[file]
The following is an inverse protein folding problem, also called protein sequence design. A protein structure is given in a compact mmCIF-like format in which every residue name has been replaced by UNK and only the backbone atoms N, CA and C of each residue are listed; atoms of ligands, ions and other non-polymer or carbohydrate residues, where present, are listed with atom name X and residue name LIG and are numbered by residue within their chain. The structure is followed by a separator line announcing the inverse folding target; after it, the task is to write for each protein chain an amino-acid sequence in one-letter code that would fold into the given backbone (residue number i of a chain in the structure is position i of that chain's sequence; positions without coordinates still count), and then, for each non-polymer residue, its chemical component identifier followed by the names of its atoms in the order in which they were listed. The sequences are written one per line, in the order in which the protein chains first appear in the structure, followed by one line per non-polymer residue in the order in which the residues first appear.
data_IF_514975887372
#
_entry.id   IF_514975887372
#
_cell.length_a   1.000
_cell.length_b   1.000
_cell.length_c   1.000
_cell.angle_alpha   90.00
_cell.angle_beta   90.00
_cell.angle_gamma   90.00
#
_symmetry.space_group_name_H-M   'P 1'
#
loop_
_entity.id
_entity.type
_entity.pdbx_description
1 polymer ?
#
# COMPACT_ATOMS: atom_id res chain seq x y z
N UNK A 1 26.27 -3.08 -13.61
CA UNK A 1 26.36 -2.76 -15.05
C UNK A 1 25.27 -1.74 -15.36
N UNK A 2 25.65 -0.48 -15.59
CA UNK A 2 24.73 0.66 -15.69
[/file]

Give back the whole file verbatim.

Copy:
The following is an inverse protein folding problem, also called protein sequence design. A protein structure is given in a compact mmCIF-like format in which every residue name has been replaced by UNK and only the backbone atoms N, CA and C of each residue are listed; atoms of ligands, ions and other non-polymer or carbohydrate residues, where present, are listed with atom name X and residue name LIG and are numbered by residue within their chain. The structure is followed by a separator line announcing the inverse folding target; after it, the task is to write for each protein chain an amino-acid sequence in one-letter code that would fold into the given backbone (residue number i of a chain in the structure is position i of that chain's sequence; positions without coordinates still count), and then, for each non-polymer residue, its chemical component identifier followed by the names of its atoms in the order in which they were listed. The sequences are written one per line, in the order in which the protein chains first appear in the structure, followed by one line per non-polymer residue in the order in which the residues first appear.
data_IF_514975887372
#
_entry.id   IF_514975887372
#
_cell.length_a   1.000
_cell.length_b   1.000
_cell.length_c   1.000
_cell.angle_alpha   90.00
_cell.angle_beta   90.00
_cell.angle_gamma   90.00
#
_symmetry.space_group_name_H-M   'P 1'
#
loop_
_entity.id
_entity.type
_entity.pdbx_description
1 polymer ?
#
# COMPACT_ATOMS: atom_id res chain seq x y z
N UNK A 1 26.27 -3.08 -13.61
CA UNK A 1 26.36 -2.76 -15.05
C UNK A 1 25.27 -1.74 -15.36
N UNK A 2 25.65 -0.48 -15.59
CA UNK A 2 24.73 0.66 -15.69